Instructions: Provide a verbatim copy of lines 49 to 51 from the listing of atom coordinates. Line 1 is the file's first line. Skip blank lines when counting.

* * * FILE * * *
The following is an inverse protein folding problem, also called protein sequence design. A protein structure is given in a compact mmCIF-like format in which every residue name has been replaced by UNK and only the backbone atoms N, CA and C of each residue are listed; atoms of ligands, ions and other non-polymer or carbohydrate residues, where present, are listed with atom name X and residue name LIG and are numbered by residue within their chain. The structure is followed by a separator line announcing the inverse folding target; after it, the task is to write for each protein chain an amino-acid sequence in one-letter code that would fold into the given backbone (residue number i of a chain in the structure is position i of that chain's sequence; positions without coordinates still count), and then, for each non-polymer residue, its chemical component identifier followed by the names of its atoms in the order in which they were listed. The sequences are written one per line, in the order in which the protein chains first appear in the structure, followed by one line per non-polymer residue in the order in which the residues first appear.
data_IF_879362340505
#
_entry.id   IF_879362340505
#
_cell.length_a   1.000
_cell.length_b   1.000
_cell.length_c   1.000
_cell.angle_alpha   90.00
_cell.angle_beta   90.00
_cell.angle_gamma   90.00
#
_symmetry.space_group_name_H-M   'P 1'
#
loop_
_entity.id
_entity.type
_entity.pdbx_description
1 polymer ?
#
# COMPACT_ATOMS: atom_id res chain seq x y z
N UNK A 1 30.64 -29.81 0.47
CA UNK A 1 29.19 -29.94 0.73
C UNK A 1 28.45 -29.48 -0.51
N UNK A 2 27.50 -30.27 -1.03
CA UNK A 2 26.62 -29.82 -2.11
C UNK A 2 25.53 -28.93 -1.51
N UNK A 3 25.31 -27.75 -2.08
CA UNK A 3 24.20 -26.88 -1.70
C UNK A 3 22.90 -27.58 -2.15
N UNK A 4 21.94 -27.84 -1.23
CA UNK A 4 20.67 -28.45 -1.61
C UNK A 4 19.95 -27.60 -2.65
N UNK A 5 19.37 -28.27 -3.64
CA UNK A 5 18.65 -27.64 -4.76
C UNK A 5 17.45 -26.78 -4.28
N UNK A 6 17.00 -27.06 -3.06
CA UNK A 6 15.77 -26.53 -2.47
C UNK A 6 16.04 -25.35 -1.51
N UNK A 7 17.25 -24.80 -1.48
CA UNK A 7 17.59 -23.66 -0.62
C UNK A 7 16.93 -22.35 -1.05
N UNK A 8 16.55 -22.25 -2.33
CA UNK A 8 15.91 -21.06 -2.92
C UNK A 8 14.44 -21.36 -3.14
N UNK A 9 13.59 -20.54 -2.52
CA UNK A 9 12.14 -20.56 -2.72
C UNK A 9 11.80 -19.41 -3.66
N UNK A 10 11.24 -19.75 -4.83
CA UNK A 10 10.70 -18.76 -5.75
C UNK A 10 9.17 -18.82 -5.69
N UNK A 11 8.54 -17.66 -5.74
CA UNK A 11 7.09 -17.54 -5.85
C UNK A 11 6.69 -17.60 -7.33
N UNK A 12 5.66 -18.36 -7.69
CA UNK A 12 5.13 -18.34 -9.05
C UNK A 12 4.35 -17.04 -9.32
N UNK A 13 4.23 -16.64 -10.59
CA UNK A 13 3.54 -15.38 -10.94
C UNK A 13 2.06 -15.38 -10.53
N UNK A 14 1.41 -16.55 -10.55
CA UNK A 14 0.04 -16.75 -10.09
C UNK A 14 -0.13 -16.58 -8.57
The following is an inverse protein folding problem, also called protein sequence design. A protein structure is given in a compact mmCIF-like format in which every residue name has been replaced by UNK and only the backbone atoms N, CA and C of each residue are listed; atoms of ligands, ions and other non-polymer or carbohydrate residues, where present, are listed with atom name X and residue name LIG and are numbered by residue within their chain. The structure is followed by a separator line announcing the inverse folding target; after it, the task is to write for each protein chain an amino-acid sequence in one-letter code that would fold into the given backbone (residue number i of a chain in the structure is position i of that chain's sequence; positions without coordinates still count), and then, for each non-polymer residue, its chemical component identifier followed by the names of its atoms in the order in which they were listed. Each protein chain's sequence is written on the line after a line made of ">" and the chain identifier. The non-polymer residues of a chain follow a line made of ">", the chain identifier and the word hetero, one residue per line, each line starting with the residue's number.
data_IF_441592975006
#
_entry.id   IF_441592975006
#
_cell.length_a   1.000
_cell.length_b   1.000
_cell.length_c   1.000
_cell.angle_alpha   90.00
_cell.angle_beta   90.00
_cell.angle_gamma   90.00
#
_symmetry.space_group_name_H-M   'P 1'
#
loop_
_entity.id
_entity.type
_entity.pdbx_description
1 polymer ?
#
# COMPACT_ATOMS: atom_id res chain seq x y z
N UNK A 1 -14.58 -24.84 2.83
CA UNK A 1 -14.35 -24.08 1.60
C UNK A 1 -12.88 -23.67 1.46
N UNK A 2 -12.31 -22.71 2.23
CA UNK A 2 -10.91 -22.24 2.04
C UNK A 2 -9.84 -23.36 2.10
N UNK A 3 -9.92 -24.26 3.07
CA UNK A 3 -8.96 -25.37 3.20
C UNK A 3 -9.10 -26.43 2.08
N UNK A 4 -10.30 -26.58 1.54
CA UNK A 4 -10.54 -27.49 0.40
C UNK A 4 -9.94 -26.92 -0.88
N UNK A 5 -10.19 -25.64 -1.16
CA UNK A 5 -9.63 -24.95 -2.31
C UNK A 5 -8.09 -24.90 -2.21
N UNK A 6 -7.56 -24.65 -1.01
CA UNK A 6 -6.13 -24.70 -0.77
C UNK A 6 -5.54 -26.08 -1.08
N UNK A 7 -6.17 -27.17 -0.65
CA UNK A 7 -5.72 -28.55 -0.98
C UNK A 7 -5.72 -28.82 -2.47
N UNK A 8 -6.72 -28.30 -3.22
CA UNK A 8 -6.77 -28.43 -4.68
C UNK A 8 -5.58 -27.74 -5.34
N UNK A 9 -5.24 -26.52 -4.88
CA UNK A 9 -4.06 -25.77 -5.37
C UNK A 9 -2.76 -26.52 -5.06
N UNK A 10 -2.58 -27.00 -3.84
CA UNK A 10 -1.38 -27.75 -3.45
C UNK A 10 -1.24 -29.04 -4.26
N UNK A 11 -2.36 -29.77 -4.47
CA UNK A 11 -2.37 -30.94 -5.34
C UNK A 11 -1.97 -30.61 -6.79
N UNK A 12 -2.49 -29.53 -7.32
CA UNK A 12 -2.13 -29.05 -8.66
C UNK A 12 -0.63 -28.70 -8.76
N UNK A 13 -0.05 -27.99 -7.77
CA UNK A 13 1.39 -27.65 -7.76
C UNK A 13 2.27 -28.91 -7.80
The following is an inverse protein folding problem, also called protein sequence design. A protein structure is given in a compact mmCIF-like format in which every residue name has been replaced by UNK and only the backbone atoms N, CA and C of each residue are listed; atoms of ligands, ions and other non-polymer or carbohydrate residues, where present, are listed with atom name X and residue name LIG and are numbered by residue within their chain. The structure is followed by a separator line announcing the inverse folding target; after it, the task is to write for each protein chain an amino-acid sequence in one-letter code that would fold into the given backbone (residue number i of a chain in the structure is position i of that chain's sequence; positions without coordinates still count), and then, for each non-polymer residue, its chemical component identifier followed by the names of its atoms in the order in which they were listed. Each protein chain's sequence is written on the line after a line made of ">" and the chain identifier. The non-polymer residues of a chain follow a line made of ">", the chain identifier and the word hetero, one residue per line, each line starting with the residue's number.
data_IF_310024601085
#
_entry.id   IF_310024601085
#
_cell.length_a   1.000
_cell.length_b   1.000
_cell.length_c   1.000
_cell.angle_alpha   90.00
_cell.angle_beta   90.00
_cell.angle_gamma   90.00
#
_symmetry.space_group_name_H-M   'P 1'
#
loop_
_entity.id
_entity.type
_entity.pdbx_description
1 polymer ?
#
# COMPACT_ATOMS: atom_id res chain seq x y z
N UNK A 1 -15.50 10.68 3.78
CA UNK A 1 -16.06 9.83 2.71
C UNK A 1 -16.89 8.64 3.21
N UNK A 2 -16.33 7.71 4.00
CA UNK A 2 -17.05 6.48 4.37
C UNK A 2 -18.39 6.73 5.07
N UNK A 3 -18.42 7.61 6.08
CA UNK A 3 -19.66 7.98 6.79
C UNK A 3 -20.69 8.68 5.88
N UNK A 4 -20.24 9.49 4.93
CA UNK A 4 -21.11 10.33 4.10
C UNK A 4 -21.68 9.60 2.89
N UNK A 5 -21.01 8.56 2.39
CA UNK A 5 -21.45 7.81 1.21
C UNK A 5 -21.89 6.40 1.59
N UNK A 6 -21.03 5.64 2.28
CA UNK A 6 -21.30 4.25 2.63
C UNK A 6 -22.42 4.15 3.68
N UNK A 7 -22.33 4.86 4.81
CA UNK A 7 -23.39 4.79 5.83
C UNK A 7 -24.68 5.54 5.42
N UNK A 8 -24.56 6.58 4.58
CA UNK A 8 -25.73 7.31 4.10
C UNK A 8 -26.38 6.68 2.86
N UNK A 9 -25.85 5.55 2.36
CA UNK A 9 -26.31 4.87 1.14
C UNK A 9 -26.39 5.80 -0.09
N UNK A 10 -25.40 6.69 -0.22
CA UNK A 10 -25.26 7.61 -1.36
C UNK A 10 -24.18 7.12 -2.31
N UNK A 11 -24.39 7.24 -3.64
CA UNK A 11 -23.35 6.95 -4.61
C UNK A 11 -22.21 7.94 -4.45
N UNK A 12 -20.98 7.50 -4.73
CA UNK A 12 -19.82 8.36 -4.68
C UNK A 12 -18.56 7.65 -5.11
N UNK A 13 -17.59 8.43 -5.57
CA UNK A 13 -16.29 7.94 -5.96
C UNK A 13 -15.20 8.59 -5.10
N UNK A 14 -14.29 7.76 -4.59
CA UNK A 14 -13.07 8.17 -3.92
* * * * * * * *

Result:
N UNK A 10 11.24 -19.75 -4.83
CA UNK A 10 10.70 -18.76 -5.75
C UNK A 10 9.17 -18.82 -5.69